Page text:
John McCain (Consistently?) Against Abortion Rights

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When John McCain made a campaign stop the other day and said “I do not support Roe vs. Wade. It should be overturned,” I thought it was old news. MoJoBlog had already written about how McCain’s new support for criminalizing abortion was at odds with his previous position and that the whole thing was a part of McCain’s attempt to redraw his own image in a more conservative way.

But I want to draw your attention to this post on TAPPED, which makes the case that McCain’s past moderate statements on abortion aside, he’s always been pretty thoroughly a foe of a woman’s right to chose. A snippet:

…it should be pointed out that his record is in fact fundamentally consistent: he’s for it [criminalizing abortion]. He has a 0% NARAL rating. He’s never met a federal abortion regulation he doesn’t like. He voted for Robert Bork, which would have meant Roe being overturned 15 years ago. He favors a constitutional amendment banning abortion. It’s true that he has said that he wouldn’t want his daughter forced by the state to carry a pregnancy to term, but basically all American social conservatism comes with an implicit self-exemption for rich white people, and John McCain’s daughter won’t have a problem obtaining a safe abortion if Roe is overturned.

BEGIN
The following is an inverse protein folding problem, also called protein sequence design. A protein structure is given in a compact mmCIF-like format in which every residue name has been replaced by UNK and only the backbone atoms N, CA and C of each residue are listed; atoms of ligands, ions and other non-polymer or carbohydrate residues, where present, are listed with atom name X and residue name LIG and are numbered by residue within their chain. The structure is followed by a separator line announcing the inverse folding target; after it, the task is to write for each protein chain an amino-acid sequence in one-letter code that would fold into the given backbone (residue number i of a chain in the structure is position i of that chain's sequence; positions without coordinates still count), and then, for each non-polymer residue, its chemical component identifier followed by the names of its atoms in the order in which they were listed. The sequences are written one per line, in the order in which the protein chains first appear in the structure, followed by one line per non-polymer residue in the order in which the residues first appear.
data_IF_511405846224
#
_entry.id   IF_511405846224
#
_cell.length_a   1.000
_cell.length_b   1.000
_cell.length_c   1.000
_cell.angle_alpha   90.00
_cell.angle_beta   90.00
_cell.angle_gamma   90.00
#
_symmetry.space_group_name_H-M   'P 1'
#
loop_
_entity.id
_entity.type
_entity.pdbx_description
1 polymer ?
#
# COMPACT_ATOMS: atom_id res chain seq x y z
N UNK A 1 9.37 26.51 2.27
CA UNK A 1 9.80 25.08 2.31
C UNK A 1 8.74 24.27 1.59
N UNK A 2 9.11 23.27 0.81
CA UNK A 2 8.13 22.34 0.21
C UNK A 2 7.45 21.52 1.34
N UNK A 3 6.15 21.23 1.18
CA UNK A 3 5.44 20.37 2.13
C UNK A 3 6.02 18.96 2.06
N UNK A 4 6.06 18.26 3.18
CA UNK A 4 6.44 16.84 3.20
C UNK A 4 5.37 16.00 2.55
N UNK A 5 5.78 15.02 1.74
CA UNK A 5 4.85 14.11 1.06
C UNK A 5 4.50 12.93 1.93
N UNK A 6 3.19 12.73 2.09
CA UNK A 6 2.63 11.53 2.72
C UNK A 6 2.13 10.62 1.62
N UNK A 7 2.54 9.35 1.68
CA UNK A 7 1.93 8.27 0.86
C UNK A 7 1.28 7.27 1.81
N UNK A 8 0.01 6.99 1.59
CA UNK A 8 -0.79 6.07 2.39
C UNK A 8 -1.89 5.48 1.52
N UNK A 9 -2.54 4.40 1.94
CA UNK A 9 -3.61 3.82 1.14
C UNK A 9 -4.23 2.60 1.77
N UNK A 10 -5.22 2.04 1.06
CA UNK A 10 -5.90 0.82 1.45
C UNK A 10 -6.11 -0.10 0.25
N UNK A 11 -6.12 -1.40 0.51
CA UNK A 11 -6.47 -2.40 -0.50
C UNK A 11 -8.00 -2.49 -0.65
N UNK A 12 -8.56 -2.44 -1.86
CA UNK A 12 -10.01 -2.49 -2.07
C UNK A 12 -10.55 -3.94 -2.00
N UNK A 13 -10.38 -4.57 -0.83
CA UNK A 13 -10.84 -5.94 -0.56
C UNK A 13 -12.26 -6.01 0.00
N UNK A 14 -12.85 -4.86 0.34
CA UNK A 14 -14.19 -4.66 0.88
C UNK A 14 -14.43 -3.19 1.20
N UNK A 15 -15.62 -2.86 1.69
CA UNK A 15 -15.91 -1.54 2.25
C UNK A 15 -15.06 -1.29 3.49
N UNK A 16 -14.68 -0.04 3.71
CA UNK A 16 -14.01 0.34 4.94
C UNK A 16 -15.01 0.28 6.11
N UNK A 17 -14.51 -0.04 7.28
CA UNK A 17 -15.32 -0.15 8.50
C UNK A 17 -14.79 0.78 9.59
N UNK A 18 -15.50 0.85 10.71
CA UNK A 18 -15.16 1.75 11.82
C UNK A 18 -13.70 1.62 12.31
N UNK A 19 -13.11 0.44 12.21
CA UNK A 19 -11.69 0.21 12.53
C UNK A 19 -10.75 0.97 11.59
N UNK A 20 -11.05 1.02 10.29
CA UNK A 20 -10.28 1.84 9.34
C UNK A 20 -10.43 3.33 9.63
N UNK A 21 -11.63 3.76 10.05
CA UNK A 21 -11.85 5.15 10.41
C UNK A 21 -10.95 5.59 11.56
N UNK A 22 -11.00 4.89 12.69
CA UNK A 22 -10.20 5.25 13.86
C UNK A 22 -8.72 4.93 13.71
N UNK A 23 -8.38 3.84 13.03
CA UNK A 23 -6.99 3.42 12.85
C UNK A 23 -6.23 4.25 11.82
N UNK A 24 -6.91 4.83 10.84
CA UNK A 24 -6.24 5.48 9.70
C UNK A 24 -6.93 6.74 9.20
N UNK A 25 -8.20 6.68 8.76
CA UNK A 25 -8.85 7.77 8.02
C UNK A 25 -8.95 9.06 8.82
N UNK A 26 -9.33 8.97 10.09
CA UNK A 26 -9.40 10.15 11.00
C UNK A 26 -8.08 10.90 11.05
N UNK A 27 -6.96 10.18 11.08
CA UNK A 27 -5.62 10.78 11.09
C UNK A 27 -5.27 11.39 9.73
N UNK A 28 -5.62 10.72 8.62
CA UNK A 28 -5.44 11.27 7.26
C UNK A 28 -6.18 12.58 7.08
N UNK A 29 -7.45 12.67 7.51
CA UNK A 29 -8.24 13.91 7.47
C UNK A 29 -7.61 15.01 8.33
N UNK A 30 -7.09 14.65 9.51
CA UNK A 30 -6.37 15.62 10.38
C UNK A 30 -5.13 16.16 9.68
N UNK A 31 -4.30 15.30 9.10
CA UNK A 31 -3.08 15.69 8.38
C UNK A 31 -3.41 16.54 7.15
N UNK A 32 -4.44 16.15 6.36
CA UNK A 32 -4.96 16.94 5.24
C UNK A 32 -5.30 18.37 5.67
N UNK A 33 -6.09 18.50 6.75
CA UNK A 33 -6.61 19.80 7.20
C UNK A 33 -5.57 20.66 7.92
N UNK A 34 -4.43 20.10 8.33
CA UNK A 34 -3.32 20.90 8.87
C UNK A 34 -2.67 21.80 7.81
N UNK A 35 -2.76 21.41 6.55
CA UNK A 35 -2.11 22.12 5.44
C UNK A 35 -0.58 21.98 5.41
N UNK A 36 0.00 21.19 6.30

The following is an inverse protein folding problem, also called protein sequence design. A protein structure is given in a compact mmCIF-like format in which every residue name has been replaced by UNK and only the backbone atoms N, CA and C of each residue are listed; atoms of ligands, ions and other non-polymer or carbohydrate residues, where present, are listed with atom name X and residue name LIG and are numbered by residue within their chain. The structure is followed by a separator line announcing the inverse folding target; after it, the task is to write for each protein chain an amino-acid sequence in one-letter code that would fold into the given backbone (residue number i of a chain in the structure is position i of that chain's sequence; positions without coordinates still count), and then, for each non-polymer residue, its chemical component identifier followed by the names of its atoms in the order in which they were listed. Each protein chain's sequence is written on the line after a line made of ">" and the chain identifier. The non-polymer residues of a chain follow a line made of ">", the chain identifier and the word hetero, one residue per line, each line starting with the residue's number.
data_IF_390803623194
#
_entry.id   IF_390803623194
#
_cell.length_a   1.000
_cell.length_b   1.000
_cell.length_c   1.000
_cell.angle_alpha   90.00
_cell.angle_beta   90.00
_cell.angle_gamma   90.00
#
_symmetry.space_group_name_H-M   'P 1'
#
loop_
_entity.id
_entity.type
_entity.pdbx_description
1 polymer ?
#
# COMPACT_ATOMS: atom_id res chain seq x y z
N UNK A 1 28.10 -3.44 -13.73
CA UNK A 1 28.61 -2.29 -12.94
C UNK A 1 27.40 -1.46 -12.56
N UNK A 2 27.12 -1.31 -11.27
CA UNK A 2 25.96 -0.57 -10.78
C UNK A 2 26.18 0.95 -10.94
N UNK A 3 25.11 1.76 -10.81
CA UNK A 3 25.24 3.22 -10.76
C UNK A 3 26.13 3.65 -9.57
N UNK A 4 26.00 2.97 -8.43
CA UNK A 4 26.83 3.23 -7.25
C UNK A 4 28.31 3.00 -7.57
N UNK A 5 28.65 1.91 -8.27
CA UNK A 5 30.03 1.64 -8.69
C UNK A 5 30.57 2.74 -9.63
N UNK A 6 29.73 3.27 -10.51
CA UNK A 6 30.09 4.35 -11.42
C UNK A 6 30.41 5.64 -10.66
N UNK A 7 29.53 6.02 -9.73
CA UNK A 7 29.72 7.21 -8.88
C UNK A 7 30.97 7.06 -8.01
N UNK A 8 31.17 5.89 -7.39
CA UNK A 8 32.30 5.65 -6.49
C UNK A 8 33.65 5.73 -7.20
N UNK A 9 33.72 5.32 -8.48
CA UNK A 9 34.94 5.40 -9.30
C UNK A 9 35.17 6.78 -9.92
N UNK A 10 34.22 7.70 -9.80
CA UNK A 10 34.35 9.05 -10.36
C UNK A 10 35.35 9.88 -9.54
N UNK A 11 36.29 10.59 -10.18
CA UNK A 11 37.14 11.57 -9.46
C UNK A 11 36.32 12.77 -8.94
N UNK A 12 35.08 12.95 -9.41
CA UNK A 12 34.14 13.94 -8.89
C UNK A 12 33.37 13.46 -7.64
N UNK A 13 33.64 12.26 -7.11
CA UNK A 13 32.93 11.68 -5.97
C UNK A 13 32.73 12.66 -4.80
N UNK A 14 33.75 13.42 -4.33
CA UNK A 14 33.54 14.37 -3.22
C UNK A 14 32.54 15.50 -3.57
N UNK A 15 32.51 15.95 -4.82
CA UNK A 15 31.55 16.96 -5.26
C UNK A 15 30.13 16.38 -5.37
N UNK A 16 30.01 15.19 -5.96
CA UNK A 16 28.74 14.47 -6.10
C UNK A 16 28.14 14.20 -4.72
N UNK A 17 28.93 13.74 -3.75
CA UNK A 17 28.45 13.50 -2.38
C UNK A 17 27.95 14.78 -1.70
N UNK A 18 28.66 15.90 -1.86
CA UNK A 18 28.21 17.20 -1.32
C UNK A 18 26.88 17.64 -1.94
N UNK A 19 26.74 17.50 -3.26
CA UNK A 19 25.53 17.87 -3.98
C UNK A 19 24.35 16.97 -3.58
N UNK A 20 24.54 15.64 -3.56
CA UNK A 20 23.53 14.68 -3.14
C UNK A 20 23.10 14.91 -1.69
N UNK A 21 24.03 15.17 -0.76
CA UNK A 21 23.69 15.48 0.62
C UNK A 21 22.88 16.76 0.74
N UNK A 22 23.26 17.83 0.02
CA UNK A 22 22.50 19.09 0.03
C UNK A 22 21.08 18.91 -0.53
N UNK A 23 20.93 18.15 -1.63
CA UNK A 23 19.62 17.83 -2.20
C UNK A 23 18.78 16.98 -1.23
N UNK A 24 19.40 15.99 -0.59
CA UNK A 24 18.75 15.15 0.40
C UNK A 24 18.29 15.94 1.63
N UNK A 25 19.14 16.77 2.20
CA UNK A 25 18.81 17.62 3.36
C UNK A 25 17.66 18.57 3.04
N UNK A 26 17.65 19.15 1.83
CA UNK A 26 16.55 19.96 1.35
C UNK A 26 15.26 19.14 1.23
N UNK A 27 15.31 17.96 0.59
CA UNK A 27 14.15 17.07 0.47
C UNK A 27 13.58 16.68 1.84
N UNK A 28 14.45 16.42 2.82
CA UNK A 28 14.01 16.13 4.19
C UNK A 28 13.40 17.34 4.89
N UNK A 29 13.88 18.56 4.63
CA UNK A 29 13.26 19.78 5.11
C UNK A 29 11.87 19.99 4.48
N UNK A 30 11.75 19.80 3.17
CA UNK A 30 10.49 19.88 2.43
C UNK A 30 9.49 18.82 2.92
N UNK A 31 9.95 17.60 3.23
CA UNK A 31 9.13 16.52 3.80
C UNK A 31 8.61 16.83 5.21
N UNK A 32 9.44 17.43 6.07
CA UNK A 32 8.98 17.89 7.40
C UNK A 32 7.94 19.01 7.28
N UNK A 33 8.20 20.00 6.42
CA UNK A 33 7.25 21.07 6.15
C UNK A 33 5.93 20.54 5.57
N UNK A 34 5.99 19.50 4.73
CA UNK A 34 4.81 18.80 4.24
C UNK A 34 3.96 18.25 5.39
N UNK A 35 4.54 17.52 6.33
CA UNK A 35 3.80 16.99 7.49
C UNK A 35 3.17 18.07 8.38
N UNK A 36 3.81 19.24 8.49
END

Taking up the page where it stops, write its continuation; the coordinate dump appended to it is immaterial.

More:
Fair enough.

Update: I missed this old blog post from Brad Plumer way back in the day. He made all these points a year ago, and added this salient note:

Look: In 2008 this country will elect a new president. Presumably sometime shortly thereafter the 86-year-old John Paul Stevens will retire from the Supreme Court. Replacing Stevens with a pro-life judge would provide the fifth vote to overturn Roe v. Wade. Do we really think that as president John McCain, a man who voted without hesitation to confirm Robert Bork, Clarence Thomas, and Samuel Alito despite serving in a pro-choice state—and a man who, as president, would be under unimaginable pressure from conservative interest groups and would need to satisfy “the base” to win re-election—would really nominate a pro-choice justice?

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